Tuesday, August 09, 2005
An education in the way of the sword
This is the office I work in, the teacher's lounge at the high school. Japanese offices are not separated into separate rooms or even into cubicles, just one large room with all the desks next to each other. All of the teachers have desks in this room, along with the two vice-principals, with only the principal having his own office. I suppose it's to promote unity in the workforce, or to make sure that the vice-principals can observe everyone working. The end result is that everyone has to be busy all the time, but since nobody really has anything to do, basically everyone has to pretend that they are busy all the time. I however, having finished my assignments for the whole month already, have taken instead to watching movies or listening to music on my laptop; since Japanese people don't really know anything about computers, nobody knows what I'm doing on it. Otherwise, I wander around the campus listening to mp3s on my cell phone.
Even though it's summer vacation, the students still come to school almost every day to take part in club activities. Each student joins at least one club - out of sports, martial arts, English, chess, calligraphy, etc - and this club is basically their main social group throughout high school. Teachers volunteer their time to be in charge of these various clubs. Having time to wander around, I also started visiting various club meetings. Yesterday I went to watch the kendo club practice, on the invitation of one of the teachers I'm working with, who happens to be in charge of this club.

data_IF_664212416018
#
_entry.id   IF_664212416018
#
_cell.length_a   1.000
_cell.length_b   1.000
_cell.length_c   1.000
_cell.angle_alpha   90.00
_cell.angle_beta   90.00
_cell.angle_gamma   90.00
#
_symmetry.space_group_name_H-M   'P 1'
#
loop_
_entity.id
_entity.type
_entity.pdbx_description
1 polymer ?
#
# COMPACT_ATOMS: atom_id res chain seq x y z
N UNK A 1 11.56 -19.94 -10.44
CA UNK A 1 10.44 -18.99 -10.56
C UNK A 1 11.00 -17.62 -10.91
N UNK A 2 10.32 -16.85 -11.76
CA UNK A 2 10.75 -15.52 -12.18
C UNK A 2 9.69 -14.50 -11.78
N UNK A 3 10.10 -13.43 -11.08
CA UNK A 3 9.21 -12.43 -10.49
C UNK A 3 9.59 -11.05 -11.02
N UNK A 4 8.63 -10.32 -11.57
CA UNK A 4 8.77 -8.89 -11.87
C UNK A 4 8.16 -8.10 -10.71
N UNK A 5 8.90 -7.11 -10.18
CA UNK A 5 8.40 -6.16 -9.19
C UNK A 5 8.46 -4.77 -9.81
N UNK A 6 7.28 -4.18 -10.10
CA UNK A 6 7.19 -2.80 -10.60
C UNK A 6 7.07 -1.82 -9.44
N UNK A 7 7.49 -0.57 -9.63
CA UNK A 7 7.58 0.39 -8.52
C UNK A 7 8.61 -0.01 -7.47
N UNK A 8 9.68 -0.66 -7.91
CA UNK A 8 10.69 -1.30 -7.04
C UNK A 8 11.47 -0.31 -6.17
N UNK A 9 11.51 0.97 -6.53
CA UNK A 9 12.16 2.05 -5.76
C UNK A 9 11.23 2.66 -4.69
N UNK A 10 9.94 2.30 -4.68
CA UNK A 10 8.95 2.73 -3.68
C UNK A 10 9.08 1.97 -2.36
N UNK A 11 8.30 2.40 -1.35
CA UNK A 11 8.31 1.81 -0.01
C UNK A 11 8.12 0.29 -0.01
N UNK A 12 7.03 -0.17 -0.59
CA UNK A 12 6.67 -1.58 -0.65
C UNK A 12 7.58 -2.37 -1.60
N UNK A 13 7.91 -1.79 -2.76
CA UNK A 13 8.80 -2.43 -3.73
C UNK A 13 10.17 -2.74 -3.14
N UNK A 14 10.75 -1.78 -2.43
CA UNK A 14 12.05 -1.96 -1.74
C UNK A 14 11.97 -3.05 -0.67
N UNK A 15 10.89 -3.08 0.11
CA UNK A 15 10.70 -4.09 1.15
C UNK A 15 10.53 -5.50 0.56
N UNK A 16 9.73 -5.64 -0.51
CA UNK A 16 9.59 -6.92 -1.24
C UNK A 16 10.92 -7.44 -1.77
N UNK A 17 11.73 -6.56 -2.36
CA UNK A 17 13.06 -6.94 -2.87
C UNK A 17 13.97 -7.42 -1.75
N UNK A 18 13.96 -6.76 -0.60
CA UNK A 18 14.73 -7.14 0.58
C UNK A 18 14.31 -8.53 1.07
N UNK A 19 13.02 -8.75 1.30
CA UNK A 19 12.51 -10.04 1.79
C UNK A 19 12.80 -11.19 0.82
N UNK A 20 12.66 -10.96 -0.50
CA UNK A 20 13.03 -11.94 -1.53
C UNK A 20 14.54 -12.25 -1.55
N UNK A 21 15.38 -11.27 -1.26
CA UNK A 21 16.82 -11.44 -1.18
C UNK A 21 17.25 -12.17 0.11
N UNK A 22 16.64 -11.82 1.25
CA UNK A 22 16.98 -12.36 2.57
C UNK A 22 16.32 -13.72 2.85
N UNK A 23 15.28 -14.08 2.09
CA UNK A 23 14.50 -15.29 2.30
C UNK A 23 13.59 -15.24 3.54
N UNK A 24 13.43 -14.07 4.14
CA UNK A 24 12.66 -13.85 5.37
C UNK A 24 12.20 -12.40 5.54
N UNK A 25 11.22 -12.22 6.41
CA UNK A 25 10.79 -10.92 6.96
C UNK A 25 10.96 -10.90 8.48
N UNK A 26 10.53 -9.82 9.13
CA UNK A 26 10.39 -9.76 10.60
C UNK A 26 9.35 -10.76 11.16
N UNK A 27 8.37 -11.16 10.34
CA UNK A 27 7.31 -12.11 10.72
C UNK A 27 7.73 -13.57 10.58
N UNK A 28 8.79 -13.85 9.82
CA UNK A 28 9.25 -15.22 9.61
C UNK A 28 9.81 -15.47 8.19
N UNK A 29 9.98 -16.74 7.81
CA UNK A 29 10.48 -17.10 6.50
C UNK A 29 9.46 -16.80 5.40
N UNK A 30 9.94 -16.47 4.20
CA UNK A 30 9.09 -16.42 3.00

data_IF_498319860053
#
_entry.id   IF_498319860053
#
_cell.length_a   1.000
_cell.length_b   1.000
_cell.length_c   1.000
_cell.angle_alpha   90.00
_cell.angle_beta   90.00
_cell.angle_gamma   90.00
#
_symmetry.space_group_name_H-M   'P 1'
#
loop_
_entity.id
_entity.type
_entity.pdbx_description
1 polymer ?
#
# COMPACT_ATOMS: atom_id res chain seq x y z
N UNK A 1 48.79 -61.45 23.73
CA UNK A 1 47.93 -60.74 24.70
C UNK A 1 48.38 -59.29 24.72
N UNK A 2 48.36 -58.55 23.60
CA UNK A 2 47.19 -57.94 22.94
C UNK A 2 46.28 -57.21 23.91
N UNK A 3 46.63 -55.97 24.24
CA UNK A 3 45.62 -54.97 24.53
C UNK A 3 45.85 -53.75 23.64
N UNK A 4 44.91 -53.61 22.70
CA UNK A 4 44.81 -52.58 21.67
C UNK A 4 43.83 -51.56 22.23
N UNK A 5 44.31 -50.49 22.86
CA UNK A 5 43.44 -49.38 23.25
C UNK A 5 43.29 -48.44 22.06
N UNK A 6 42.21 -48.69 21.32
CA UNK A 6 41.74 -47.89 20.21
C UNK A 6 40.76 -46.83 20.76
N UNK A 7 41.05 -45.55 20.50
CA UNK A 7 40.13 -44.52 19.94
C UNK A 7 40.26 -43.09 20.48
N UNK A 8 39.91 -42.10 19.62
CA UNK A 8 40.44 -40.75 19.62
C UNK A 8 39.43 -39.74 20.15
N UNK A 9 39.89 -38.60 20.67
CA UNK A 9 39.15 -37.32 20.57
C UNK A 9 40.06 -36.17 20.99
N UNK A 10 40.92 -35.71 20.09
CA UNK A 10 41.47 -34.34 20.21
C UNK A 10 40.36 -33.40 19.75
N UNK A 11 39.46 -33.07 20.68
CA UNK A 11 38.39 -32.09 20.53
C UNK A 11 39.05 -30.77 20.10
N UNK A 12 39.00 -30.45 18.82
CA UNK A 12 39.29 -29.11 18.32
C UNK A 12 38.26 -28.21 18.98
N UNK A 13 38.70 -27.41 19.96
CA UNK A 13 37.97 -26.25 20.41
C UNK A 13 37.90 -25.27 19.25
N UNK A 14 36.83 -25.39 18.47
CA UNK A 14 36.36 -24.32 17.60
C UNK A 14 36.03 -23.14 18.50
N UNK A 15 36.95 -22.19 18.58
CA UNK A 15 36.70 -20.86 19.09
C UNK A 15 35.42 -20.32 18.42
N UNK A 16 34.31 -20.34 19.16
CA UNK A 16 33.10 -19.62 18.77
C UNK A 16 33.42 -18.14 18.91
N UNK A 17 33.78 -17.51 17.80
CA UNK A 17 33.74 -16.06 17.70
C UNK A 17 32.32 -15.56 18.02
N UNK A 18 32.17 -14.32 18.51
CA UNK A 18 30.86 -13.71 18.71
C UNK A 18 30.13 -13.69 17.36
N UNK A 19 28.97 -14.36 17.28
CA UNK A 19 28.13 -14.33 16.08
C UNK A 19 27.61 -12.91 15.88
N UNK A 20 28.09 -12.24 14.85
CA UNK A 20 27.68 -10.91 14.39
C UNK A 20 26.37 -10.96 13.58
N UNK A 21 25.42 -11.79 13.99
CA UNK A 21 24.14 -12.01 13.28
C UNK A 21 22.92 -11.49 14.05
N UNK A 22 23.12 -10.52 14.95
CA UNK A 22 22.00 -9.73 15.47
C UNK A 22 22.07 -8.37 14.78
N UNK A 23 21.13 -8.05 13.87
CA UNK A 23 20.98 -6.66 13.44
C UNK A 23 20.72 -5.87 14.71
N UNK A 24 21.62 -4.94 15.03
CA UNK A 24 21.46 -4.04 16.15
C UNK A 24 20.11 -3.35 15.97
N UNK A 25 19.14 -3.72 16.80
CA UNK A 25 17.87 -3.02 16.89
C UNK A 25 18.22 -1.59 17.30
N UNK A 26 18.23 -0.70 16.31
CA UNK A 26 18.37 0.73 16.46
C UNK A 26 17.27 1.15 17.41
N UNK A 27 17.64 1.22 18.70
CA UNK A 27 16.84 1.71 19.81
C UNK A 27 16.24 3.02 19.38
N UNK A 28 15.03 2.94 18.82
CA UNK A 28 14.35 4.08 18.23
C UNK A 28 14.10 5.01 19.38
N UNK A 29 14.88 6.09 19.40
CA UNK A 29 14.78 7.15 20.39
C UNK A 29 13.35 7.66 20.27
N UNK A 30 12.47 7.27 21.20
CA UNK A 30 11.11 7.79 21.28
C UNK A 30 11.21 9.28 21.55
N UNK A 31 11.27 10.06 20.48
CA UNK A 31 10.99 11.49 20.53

Kendo 剣道 (literally, way of the sword) is the modern martial art of Japanese fencing based on traditional Japanese sword fighting, but formalized into a competitive sport with specific equipment and rules. Each participant wears a kind of protective cloak with armor along with a helmet, and they fight with bamboo practice sword called a shinai. Points are awarded in competition only for strikes to certain areas of the body, and each strike is accompanied by a loud kiai, or shout, kind of like a battle cry. So kendo practice is a bunch of kids in these elaborate outfits running and smacking each other while shrieking loudly.
Enter this teacher, who pulls out students during the two-hour practice for individual sparring. Usually this guy is really well-mannered, almost timid, in his 30's. He walked me over to the gym wearing his robe and I had to stifle a laugh because I just couldn't picture him participating in, let alone teaching, an activity involving violent confrontation. However, once he put on his mask, everything changed. He pulled out this kid and after they bowed at eachother, proceeded to BEAT THE SHIT out of him for about 20 minutes. He would rush at the kid with this samurai war cry - weakly returned by his opponent - and then just whack the hell out of him; on the facemask, on the wrist, on the shoulder, and once, ducking under the swing to hit the guy full on in the stomach. The best part though, was when they would get too close to swing at each other and would start grappling, swords pressed against eachother near the hilt and masks close together. The teacher would get in the kids face and just start yelling his kiai at the kid over and over, while the kid - who I imagine is by this point weeping underneath the mask - would reply weakly with a squeal that sounded more like a stuck pig. He got so in the kid's head, it was just awesome to watch.